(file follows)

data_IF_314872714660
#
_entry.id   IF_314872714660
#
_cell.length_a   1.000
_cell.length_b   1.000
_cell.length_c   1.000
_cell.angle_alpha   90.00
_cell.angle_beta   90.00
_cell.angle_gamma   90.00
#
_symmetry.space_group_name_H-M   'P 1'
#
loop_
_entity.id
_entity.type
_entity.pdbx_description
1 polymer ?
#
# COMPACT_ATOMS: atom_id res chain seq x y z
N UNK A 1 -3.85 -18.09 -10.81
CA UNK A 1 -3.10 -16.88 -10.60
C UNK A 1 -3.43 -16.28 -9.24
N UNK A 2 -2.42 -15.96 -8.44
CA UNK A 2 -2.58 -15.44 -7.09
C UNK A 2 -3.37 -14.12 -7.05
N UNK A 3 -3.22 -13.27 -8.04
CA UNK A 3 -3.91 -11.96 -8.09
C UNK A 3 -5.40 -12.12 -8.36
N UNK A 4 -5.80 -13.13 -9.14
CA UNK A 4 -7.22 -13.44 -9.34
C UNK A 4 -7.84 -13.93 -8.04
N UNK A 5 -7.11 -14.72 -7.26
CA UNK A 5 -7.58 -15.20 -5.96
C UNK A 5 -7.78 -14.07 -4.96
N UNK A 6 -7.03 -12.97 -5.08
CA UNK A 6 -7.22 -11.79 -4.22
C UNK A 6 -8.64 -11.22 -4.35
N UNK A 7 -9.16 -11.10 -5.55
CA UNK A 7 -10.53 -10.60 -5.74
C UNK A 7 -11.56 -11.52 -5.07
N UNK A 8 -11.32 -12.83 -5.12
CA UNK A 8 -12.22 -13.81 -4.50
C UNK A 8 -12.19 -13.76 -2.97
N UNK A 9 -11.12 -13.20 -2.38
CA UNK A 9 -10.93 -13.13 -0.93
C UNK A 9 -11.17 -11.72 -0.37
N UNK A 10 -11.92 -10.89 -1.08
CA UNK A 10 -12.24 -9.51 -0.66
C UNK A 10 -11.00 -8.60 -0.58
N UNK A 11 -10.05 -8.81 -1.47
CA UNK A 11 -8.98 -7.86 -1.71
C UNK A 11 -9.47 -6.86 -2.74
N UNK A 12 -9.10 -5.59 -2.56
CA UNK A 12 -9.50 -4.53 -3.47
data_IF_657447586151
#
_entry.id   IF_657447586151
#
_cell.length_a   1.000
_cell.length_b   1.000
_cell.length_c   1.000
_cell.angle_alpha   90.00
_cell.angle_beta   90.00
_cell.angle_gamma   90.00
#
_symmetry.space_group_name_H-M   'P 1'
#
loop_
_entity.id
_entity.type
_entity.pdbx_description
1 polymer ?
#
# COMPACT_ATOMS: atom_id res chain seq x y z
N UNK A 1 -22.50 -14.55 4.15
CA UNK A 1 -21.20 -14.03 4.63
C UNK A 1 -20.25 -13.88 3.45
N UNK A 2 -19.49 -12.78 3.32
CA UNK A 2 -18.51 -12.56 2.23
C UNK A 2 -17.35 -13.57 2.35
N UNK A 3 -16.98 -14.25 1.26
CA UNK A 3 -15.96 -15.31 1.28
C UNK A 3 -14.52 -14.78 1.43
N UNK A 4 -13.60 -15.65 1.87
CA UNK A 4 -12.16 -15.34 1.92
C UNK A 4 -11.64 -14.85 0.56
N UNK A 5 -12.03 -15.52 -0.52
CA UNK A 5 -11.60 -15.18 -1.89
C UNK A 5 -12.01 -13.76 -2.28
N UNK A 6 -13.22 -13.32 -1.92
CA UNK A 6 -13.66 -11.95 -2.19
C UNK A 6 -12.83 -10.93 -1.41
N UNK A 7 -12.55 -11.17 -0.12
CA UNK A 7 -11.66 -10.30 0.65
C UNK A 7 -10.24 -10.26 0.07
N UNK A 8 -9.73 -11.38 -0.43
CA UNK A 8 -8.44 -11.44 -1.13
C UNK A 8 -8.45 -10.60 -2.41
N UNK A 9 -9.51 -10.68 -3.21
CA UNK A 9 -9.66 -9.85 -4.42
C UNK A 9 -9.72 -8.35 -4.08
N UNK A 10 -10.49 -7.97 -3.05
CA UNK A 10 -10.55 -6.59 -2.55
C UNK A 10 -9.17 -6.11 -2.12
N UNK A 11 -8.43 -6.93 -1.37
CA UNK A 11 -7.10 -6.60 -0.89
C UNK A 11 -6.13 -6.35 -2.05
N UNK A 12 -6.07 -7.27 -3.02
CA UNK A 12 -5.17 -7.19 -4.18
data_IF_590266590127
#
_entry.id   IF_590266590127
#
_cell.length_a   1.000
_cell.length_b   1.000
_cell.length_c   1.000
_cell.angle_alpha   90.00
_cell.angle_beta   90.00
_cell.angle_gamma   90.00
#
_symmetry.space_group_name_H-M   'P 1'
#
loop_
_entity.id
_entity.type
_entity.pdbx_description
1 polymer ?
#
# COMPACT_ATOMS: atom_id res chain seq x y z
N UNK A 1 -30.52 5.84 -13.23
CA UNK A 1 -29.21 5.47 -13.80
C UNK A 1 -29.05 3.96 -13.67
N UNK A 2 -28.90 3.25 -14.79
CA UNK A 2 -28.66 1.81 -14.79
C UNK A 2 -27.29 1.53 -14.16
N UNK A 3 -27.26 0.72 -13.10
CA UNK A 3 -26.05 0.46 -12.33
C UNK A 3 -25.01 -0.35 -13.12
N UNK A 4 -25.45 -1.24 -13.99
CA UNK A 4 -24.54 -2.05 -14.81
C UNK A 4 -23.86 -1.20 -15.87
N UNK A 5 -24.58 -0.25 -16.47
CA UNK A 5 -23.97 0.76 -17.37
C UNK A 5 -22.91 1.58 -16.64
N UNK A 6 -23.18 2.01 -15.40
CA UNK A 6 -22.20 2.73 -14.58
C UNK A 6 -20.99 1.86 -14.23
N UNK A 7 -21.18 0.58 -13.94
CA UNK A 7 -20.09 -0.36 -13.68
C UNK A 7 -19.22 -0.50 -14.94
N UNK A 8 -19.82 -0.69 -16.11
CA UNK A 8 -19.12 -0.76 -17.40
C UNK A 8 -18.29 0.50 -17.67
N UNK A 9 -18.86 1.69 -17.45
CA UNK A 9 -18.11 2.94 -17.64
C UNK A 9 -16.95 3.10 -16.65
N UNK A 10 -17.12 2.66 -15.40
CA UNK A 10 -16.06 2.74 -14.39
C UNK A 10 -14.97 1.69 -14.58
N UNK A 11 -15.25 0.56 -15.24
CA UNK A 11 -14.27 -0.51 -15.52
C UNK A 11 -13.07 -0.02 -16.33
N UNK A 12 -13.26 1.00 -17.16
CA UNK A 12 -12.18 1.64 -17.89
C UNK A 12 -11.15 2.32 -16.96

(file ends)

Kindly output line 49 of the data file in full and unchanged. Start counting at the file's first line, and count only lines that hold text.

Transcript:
CA UNK A 10 -12.24 -9.51 -0.66